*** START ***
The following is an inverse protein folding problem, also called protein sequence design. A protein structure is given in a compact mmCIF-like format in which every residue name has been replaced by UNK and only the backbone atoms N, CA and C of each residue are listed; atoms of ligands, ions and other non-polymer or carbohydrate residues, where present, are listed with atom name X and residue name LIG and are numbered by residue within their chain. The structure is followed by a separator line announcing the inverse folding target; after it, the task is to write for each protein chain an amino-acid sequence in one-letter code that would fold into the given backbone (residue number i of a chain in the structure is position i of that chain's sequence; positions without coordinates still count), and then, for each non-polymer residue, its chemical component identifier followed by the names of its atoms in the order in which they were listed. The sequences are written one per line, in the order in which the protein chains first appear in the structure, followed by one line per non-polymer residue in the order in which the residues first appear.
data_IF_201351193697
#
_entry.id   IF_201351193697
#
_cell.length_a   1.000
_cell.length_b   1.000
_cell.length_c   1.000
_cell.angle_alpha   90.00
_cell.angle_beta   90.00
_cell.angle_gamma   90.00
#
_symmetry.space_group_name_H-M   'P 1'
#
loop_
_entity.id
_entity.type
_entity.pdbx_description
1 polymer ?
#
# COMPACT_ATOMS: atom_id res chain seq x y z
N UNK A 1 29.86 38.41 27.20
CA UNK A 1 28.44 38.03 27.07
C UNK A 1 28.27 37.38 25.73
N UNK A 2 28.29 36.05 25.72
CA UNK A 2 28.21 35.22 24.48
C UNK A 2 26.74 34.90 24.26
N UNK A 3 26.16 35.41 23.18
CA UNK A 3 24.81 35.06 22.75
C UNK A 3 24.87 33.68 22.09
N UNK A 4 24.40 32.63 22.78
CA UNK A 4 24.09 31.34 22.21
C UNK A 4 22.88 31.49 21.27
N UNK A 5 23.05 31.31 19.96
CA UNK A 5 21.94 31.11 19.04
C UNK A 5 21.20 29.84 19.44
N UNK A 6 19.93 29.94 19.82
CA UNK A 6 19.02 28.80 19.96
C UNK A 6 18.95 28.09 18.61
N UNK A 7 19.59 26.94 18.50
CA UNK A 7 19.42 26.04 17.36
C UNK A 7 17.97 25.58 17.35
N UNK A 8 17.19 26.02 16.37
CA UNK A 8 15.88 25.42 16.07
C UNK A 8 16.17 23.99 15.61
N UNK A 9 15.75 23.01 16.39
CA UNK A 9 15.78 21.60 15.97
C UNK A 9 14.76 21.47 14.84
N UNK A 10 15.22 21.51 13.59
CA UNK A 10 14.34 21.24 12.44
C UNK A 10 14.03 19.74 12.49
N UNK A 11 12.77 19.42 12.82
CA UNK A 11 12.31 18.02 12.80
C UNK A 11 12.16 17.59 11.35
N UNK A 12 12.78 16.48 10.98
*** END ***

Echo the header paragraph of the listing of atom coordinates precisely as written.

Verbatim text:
The following is an inverse protein folding problem, also called protein sequence design. A protein structure is given in a compact mmCIF-like format in which every residue name has been replaced by UNK and only the backbone atoms N, CA and C of each residue are listed; atoms of ligands, ions and other non-polymer or carbohydrate residues, where present, are listed with atom name X and residue name LIG and are numbered by residue within their chain. The structure is followed by a separator line announcing the inverse folding target; after it, the task is to write for each protein chain an amino-acid sequence in one-letter code that would fold into the given backbone (residue number i of a chain in the structure is position i of that chain's sequence; positions without coordinates still count), and then, for each non-polymer residue, its chemical component identifier followed by the names of its atoms in the order in which they were listed. The sequences are written one per line, in the order in which the protein chains first appear in the structure, followed by one line per non-polymer residue in the order in which the residues first appear.